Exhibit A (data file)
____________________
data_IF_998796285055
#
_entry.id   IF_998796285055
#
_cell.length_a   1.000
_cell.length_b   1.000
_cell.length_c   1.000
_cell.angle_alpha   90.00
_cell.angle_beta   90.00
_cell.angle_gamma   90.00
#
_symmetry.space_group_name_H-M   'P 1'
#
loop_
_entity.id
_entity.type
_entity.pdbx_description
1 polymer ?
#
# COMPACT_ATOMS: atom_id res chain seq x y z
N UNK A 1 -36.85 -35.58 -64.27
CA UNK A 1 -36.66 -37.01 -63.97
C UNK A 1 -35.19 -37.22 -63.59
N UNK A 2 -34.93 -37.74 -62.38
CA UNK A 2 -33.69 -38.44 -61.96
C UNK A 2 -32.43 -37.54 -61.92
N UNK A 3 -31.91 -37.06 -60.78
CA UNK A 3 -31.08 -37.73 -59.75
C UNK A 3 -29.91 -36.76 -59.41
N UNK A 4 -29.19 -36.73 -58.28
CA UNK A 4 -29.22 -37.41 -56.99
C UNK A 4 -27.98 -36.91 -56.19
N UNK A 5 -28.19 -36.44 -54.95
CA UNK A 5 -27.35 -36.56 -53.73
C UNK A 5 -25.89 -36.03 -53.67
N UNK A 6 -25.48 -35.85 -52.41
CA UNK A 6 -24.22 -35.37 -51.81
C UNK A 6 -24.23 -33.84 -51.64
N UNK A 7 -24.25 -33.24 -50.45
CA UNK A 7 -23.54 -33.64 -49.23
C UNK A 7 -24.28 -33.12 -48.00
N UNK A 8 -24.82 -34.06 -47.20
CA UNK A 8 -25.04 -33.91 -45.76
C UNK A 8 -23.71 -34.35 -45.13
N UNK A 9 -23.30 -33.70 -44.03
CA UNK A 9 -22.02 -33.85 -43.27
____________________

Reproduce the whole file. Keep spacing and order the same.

data_IF_998796285055
#
_entry.id   IF_998796285055
#
_cell.length_a   1.000
_cell.length_b   1.000
_cell.length_c   1.000
_cell.angle_alpha   90.00
_cell.angle_beta   90.00
_cell.angle_gamma   90.00
#
_symmetry.space_group_name_H-M   'P 1'
#
loop_
_entity.id
_entity.type
_entity.pdbx_description
1 polymer ?
#
# COMPACT_ATOMS: atom_id res chain seq x y z
N UNK A 1 -36.85 -35.58 -64.27
CA UNK A 1 -36.66 -37.01 -63.97
C UNK A 1 -35.19 -37.22 -63.59
N UNK A 2 -34.93 -37.74 -62.38
CA UNK A 2 -33.69 -38.44 -61.96
C UNK A 2 -32.43 -37.54 -61.92
N UNK A 3 -31.91 -37.06 -60.78
CA UNK A 3 -31.08 -37.73 -59.75
C UNK A 3 -29.91 -36.76 -59.41
N UNK A 4 -29.19 -36.73 -58.28
CA UNK A 4 -29.22 -37.41 -56.99
C UNK A 4 -27.98 -36.91 -56.19
N UNK A 5 -28.19 -36.44 -54.95
CA UNK A 5 -27.35 -36.56 -53.73
C UNK A 5 -25.89 -36.03 -53.67
N UNK A 6 -25.48 -35.85 -52.41
CA UNK A 6 -24.22 -35.37 -51.81
C UNK A 6 -24.23 -33.84 -51.64
N UNK A 7 -24.25 -33.24 -50.45
CA UNK A 7 -23.54 -33.64 -49.23
C UNK A 7 -24.28 -33.12 -48.00
N UNK A 8 -24.82 -34.06 -47.20
CA UNK A 8 -25.04 -33.91 -45.76
C UNK A 8 -23.71 -34.35 -45.13
N UNK A 9 -23.30 -33.70 -44.03
CA UNK A 9 -22.02 -33.85 -43.27